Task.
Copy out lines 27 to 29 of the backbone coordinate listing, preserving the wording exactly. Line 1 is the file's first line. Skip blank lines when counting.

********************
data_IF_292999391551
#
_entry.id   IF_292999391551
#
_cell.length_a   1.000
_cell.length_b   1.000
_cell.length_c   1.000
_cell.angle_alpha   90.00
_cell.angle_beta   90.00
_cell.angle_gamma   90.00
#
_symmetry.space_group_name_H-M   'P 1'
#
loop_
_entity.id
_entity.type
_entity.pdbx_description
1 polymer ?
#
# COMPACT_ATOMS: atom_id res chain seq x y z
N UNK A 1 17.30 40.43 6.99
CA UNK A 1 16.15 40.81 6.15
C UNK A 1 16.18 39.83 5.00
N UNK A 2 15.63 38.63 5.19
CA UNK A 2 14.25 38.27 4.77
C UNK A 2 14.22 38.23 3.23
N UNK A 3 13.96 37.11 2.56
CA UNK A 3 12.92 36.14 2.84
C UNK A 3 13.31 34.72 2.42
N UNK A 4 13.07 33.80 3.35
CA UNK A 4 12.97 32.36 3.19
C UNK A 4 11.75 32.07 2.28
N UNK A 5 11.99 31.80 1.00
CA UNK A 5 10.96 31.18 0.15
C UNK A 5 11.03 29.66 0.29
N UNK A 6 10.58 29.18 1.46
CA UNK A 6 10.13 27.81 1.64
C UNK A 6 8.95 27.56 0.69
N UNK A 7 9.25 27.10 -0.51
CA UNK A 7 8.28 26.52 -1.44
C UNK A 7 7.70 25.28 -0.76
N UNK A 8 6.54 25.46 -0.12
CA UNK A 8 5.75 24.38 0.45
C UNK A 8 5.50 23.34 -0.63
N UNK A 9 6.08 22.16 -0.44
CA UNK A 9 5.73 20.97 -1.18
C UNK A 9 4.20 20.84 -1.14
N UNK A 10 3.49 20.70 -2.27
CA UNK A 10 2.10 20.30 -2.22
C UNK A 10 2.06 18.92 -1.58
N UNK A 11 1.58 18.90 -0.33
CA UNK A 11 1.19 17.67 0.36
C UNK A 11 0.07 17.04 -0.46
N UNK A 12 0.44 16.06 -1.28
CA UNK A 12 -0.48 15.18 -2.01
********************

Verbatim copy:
N UNK A 3 13.96 37.11 2.56
CA UNK A 3 12.92 36.14 2.84
C UNK A 3 13.31 34.72 2.42